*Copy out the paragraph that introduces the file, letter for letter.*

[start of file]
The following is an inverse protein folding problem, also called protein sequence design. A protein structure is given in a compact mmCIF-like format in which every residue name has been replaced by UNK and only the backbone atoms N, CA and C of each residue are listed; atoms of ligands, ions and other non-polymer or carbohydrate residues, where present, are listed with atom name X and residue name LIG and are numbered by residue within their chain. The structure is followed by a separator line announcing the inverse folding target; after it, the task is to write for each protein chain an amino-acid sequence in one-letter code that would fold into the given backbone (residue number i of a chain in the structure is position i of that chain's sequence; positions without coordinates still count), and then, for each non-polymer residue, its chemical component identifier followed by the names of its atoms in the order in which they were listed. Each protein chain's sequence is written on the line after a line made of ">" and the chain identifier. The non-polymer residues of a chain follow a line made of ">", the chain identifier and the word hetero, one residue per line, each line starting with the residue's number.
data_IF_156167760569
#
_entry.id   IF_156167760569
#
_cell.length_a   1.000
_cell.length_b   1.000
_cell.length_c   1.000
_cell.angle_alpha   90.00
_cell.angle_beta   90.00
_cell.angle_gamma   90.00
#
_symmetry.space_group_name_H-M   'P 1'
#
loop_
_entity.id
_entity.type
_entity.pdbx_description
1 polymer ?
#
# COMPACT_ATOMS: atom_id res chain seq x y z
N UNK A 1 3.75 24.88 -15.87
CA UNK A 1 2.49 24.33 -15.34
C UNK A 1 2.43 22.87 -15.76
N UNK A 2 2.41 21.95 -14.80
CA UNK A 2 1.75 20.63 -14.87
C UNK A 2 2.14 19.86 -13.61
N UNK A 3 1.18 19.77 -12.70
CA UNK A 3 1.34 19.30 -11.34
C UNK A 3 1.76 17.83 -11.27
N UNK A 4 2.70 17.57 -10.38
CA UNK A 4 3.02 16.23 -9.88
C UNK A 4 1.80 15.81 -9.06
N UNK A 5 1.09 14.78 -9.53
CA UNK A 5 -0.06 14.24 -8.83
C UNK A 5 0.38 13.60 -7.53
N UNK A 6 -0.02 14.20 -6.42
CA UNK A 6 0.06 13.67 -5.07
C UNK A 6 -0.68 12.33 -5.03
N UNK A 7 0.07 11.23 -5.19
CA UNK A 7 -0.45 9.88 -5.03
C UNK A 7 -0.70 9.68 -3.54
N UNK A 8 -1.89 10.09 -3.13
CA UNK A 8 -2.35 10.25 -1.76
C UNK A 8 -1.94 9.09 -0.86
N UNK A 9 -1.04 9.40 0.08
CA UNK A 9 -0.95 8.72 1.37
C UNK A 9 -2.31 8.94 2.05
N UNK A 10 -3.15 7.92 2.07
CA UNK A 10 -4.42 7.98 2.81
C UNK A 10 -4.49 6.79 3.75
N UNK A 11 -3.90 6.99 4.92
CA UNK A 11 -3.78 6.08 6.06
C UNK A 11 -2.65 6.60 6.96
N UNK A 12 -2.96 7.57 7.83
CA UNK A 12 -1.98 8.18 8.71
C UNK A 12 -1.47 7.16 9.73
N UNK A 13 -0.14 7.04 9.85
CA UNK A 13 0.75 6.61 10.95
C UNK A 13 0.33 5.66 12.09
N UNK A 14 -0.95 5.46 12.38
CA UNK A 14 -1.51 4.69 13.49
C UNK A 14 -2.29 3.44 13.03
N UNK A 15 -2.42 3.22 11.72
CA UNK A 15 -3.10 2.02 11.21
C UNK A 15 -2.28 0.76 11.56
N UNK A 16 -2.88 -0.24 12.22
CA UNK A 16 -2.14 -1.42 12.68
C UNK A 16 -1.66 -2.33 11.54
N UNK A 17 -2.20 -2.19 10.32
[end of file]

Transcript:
The following is an inverse protein folding problem, also called protein sequence design. A protein structure is given in a compact mmCIF-like format in which every residue name has been replaced by UNK and only the backbone atoms N, CA and C of each residue are listed; atoms of ligands, ions and other non-polymer or carbohydrate residues, where present, are listed with atom name X and residue name LIG and are numbered by residue within their chain. The structure is followed by a separator line announcing the inverse folding target; after it, the task is to write for each protein chain an amino-acid sequence in one-letter code that would fold into the given backbone (residue number i of a chain in the structure is position i of that chain's sequence; positions without coordinates still count), and then, for each non-polymer residue, its chemical component identifier followed by the names of its atoms in the order in which they were listed. Each protein chain's sequence is written on the line after a line made of ">" and the chain identifier. The non-polymer residues of a chain follow a line made of ">", the chain identifier and the word hetero, one residue per line, each line starting with the residue's number.